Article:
“Even though these three parcels amount to just 37 acres, every piece of the puzzle counts in expanding the total amount of elk habitat acreage protected in Pennsylvania,” said Blake Henning, RMEF chief conservation officer. “We appreciate our partners at the Pennsylvania Game Commission as well as RMEF members and volunteers for their continual support.”

The property lies within the heart of the Pennsylvania elk range in Elk County’s Benezette Township which boasts the highest elk population density in the state.

“This acquisition is critical as it protects a very popular public corridor for elk viewing.  Public visitation to these viewing areas increases every year,” said Bryan Burhans, PGC executive director. “However, high-quality elk range is finite. This area is now protected perpetually thanks to our partners at RMEF and an anonymous donor.”

Funds generated from Pennsylvania elk tags and the anonymous donation to RMEF provided funding for the project.

Since 1991, RMEF and its partners completed 425 conservation and hunting heritage outreach projects in Pennsylvania with a combined value of more than $25 million. These projects protected or enhanced 26,907 acres of habitat and opened or improved public access to 10,152 acres.

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Maine Counts Piping Plovers and Brown-Nosed Bats – To Hell With the Hunters

Pennsylvania had a bear hunting season. It was a four-day rifle/gun season that began on November 18, 2017. One week later, the fish and game department sent out press releases with information about the bear hunt. Not only in one week’s time did the government provide the number of bears harvested, they also provided in which counties/towns/wildlife management units the bears were taken, the weights of the biggest bears taken, and the names of the hunters who harvested the bears.

In Maine, a state that brags upon itself as having the greatest black bear population in the country, along with the greatest black bear management team in the country, once took over a year to release any bear hunting harvest information. They no longer have that problem. They simply removed all game animal harvest information from their website and apparently have no plans to provide taxpayers and license holders with any information about deer, bear, moose, and turkey harvests.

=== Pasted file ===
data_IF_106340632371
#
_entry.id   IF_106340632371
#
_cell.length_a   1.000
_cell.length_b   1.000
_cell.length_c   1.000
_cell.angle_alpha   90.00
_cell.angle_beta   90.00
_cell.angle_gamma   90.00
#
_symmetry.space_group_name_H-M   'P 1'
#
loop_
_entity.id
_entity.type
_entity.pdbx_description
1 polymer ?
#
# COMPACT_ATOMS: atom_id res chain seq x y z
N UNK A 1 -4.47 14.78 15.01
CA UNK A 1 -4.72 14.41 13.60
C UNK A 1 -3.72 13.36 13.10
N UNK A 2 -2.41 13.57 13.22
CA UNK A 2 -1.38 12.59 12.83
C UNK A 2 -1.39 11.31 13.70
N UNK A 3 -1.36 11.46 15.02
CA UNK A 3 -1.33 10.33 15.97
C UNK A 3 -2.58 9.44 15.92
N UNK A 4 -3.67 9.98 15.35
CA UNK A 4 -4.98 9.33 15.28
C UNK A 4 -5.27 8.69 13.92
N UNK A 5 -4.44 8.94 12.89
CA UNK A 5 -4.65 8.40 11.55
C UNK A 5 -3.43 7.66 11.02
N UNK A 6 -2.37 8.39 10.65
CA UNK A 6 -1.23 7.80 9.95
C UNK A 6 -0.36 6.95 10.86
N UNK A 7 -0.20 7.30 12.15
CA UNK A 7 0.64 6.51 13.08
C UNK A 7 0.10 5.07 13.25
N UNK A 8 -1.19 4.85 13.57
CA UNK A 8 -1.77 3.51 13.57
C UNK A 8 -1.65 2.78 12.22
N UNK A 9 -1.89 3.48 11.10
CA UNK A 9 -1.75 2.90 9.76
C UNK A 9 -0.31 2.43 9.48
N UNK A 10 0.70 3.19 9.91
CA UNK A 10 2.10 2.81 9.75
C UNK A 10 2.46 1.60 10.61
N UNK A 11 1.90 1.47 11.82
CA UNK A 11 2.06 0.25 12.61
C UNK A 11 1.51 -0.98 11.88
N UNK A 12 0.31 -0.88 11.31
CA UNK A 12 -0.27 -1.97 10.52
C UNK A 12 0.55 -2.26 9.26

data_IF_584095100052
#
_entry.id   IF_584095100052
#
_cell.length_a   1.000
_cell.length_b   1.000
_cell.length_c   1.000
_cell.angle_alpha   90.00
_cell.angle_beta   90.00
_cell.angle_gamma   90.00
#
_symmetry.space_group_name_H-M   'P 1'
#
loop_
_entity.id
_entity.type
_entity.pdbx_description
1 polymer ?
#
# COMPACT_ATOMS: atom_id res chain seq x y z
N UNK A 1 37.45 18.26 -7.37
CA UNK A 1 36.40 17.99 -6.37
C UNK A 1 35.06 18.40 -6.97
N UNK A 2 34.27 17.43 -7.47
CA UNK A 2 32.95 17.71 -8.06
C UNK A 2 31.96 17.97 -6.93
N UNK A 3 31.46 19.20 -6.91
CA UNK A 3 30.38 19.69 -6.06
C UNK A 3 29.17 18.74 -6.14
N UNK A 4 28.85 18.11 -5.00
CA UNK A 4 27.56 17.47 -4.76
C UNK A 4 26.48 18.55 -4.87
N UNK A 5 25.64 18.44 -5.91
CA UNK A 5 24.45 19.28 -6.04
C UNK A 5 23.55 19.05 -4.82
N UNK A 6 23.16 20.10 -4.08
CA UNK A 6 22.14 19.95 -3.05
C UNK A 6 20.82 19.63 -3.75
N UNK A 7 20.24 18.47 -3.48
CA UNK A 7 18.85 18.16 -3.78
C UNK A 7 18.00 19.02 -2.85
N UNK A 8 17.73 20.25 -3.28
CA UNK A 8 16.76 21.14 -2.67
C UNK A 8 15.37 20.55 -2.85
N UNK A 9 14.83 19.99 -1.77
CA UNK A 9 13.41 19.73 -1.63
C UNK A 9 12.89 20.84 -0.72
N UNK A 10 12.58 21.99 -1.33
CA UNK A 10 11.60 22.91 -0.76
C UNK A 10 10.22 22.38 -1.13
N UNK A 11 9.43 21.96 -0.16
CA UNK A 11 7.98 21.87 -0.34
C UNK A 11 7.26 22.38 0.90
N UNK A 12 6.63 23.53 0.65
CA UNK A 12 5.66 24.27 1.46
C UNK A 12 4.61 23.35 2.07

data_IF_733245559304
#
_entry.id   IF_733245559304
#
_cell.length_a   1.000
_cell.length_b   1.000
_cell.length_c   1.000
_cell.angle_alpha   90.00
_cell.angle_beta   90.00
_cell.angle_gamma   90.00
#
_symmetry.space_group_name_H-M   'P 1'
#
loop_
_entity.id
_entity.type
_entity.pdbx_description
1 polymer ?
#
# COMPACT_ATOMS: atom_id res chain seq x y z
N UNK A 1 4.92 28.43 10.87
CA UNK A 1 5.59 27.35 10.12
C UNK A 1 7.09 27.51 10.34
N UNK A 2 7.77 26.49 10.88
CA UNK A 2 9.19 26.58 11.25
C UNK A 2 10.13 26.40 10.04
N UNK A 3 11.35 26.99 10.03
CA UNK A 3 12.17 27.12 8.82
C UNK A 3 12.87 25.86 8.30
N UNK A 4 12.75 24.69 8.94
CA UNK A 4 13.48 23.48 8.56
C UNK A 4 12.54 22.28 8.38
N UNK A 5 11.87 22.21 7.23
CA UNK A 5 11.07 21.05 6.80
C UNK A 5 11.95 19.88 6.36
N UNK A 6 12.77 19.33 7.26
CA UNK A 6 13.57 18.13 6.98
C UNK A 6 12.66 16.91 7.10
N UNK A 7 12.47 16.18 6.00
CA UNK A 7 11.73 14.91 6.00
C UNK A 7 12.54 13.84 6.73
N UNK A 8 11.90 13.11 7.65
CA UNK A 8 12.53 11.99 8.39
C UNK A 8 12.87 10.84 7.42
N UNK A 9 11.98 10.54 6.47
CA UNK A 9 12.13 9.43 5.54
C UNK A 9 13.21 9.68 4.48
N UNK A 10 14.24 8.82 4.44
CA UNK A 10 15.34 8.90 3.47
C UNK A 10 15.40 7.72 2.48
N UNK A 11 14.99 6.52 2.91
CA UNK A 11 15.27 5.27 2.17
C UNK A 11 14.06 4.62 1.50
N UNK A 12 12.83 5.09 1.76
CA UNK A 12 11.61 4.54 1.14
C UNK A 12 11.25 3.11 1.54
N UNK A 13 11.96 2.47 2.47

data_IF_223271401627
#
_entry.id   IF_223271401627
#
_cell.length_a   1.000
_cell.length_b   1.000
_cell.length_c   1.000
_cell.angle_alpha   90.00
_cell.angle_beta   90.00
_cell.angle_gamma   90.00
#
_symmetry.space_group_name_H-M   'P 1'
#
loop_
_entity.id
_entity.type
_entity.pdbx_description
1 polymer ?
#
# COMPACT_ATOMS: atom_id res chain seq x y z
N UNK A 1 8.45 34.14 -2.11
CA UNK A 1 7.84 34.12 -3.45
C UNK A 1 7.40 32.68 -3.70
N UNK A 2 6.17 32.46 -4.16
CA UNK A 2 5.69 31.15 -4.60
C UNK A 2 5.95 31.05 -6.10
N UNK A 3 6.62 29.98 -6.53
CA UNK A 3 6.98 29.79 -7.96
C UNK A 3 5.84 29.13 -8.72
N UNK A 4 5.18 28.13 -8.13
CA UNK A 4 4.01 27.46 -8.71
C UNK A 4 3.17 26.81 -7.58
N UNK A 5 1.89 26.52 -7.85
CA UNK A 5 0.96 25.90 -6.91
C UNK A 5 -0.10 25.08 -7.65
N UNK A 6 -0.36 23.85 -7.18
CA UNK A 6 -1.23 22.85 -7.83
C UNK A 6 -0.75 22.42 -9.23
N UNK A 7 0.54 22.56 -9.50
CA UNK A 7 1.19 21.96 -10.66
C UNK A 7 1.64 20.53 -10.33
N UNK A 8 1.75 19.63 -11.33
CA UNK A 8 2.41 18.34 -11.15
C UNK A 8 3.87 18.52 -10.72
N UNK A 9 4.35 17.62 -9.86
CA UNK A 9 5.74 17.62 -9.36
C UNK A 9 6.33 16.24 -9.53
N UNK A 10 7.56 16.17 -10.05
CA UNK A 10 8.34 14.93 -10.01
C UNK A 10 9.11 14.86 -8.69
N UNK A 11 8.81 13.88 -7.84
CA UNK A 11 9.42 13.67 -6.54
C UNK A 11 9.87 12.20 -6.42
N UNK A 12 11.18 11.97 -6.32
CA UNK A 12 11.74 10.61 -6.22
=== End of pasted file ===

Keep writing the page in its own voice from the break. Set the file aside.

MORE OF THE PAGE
With today’s technology, some states have taken advantage of the access to instant information while others, like Maine, seem to be headed in the opposite direction. Perhaps the Maine Department of Inland Fisheries and Wildlife (MDIFW) has something to hide.

All hands at MDIFW seem eager to count piping plovers and brown-nosed bats, but when it comes to stroking those who pay their salaries (license buyers) it seems they are pissing on our boots and telling us it’s raining out.

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Buying Into Deer Management by Political Influence

Recently a Maine outdoor writer expressed his newly found knowledge he had acquired from reading a 10-year-old study about how deer can destroy a forest. What is most unfortunate for readers is that lacking in this report was the actual history of what took place during that time that prompted this politically biased report, placing pressure on the Pennsylvania Game Commission, forest management companies and private land owners to side with the Game Commission in carrying out their newly crafted deer management plan to radically butcher the existing deer herds throughout the state by up to 70%.

If for no other reason, one has to look at the very top of the study to see that the study was composed by, essentially, the forest industry. With knowledge and understanding, which so few people have these days, of the realities of “studies,” founded in Scientism and outcome-based, agenda-driven, “science,” one can easily discern that this study is the work of scientists, paid by the forest industry, to show a need to protect the forest, even at the expense of a deer herd.

There is, of course, more than one side to any story. The Unified Sportsmen of Pennsylvania sued the Pennsylvania Game Commission to try to get them to stop the destruction of the deer herd. However, many believed the number of deer in Pennsylvania to be much too large, in some places sporting numbers in excess of 60-70 deer per square mile. Growing up and hunting in Maine, where at times to find 1 deer in 60-70 square miles was a feat, it’s difficult to muster up support for those complaining that reducing deer populations to 15-20 deer per square mile would be a total destruction of the deer herd. There is a balance in there somewhere and it’s not based strictly on numbers but on a wide variety of items, often mostly driven by habitat and available feed on a continuous level.

The study in question is more of a political influence prompted by a very nasty set of events set in the mid-2000s. No study should be blindly accepted as the gospel without a deep forensic research into the background of the study and the whos and whys it is being done. Few would argue that too many of any animal within a defined area of the landscape can be destructive, in more ways than simply eating too much vegetation. But at the same time, a biased study, bought and paid for by the forest industry, has to be taken with a grain of salt and definitely within the context of the events at that moment in time. That is why the author should have spent a little more time in conducting his own research about the politics behind this study before extolling its “scientific” virtues as high value.